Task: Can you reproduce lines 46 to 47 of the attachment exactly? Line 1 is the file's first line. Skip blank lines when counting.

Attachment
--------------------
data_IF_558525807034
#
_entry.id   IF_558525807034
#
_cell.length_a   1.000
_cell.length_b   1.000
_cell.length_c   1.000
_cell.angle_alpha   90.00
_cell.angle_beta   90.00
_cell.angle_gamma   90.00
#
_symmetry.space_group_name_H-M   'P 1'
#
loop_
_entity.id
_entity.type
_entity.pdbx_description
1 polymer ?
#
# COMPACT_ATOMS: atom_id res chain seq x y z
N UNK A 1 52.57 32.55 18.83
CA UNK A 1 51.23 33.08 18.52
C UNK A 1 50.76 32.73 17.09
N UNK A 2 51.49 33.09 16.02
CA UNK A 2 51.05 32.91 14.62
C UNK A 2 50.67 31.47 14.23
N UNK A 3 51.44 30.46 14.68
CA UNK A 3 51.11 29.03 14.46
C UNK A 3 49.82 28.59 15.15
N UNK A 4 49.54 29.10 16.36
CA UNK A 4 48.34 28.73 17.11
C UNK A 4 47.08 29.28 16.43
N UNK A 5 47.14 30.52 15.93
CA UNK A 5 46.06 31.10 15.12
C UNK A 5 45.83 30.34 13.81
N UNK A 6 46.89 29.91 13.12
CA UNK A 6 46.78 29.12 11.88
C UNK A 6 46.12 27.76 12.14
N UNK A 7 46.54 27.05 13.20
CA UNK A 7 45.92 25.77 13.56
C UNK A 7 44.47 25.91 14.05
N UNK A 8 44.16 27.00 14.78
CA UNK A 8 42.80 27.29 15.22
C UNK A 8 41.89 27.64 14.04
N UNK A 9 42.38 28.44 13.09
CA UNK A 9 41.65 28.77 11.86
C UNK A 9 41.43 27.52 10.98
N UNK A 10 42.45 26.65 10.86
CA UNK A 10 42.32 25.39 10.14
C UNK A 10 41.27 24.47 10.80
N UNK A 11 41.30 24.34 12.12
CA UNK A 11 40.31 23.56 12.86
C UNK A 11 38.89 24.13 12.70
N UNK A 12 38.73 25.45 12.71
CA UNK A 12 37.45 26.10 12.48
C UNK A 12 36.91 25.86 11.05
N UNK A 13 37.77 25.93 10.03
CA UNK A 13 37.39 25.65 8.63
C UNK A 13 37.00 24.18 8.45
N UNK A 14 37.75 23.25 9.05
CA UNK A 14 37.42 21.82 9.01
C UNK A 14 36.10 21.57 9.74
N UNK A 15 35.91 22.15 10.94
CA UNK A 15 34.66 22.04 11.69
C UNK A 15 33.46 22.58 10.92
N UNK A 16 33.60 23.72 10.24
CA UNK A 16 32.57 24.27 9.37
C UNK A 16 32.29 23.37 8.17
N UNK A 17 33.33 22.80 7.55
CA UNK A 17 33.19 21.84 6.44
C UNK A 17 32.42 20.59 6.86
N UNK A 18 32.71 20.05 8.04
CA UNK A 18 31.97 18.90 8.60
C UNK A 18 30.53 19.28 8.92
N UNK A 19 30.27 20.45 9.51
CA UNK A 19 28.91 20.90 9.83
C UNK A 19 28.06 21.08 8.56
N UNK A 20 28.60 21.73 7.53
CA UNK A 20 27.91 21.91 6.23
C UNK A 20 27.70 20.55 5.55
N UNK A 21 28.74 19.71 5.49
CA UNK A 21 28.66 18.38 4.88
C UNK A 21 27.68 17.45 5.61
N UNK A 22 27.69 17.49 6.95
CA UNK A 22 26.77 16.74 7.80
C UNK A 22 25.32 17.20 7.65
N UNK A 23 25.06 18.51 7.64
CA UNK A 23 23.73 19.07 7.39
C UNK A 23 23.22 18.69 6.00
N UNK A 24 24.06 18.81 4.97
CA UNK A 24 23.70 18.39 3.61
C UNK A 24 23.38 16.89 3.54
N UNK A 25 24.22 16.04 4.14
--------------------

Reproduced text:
CA UNK A 9 41.65 28.77 11.86
C UNK A 9 41.43 27.52 10.98